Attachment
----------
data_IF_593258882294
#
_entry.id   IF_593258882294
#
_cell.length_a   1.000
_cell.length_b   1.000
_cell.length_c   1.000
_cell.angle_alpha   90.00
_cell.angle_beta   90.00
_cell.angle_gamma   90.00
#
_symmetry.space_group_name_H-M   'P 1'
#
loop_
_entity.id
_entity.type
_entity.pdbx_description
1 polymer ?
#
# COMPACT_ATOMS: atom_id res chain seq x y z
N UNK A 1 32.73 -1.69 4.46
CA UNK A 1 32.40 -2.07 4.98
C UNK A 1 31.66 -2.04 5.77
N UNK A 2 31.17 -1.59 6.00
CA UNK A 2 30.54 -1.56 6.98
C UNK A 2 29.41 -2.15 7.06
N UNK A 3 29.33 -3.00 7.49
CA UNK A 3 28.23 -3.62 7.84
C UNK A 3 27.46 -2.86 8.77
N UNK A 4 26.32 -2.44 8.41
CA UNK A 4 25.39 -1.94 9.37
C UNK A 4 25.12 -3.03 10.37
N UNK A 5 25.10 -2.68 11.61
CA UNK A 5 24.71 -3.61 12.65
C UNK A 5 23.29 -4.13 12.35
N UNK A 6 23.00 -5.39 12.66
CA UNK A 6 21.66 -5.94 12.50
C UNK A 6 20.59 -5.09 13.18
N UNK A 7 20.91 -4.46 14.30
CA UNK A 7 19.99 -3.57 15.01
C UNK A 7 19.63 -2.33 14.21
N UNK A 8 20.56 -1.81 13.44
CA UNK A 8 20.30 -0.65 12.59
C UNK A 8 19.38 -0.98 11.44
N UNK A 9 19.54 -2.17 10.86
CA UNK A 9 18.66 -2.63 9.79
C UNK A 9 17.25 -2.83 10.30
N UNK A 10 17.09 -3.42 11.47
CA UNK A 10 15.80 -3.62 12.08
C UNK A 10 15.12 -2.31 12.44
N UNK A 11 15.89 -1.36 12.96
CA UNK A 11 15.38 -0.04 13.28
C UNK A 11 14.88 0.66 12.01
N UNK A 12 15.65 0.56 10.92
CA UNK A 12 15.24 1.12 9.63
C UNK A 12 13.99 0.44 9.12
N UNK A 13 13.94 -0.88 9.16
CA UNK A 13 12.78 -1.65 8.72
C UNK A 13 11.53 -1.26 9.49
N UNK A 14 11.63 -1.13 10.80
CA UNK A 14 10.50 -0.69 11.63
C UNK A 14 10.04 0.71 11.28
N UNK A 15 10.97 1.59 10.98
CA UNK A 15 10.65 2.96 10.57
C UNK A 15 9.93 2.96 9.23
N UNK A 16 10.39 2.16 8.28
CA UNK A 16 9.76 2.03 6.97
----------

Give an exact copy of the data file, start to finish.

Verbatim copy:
data_IF_593258882294
#
_entry.id   IF_593258882294
#
_cell.length_a   1.000
_cell.length_b   1.000
_cell.length_c   1.000
_cell.angle_alpha   90.00
_cell.angle_beta   90.00
_cell.angle_gamma   90.00
#
_symmetry.space_group_name_H-M   'P 1'
#
loop_
_entity.id
_entity.type
_entity.pdbx_description
1 polymer ?
#
# COMPACT_ATOMS: atom_id res chain seq x y z
N UNK A 1 32.73 -1.69 4.46
CA UNK A 1 32.40 -2.07 4.98
C UNK A 1 31.66 -2.04 5.77
N UNK A 2 31.17 -1.59 6.00
CA UNK A 2 30.54 -1.56 6.98
C UNK A 2 29.41 -2.15 7.06
N UNK A 3 29.33 -3.00 7.49
CA UNK A 3 28.23 -3.62 7.84
C UNK A 3 27.46 -2.86 8.77
N UNK A 4 26.32 -2.44 8.41
CA UNK A 4 25.39 -1.94 9.37
C UNK A 4 25.12 -3.03 10.37
N UNK A 5 25.10 -2.68 11.61
CA UNK A 5 24.71 -3.61 12.65
C UNK A 5 23.29 -4.13 12.35
N UNK A 6 23.00 -5.39 12.66
CA UNK A 6 21.66 -5.94 12.50
C UNK A 6 20.59 -5.09 13.18
N UNK A 7 20.91 -4.46 14.30
CA UNK A 7 19.99 -3.57 15.01
C UNK A 7 19.63 -2.33 14.21
N UNK A 8 20.56 -1.81 13.44
CA UNK A 8 20.30 -0.65 12.59
C UNK A 8 19.38 -0.98 11.44
N UNK A 9 19.54 -2.17 10.86
CA UNK A 9 18.66 -2.63 9.79
C UNK A 9 17.25 -2.83 10.30
N UNK A 10 17.09 -3.42 11.47
CA UNK A 10 15.80 -3.62 12.08
C UNK A 10 15.12 -2.31 12.44
N UNK A 11 15.89 -1.36 12.96
CA UNK A 11 15.38 -0.04 13.28
C UNK A 11 14.88 0.66 12.01
N UNK A 12 15.65 0.56 10.92
CA UNK A 12 15.24 1.12 9.63
C UNK A 12 13.99 0.44 9.12
N UNK A 13 13.94 -0.88 9.16
CA UNK A 13 12.78 -1.65 8.72
C UNK A 13 11.53 -1.26 9.49
N UNK A 14 11.63 -1.13 10.80
CA UNK A 14 10.50 -0.69 11.63
C UNK A 14 10.04 0.71 11.28
N UNK A 15 10.97 1.59 10.98
CA UNK A 15 10.65 2.96 10.57
C UNK A 15 9.93 2.96 9.23
N UNK A 16 10.39 2.16 8.28
CA UNK A 16 9.76 2.03 6.97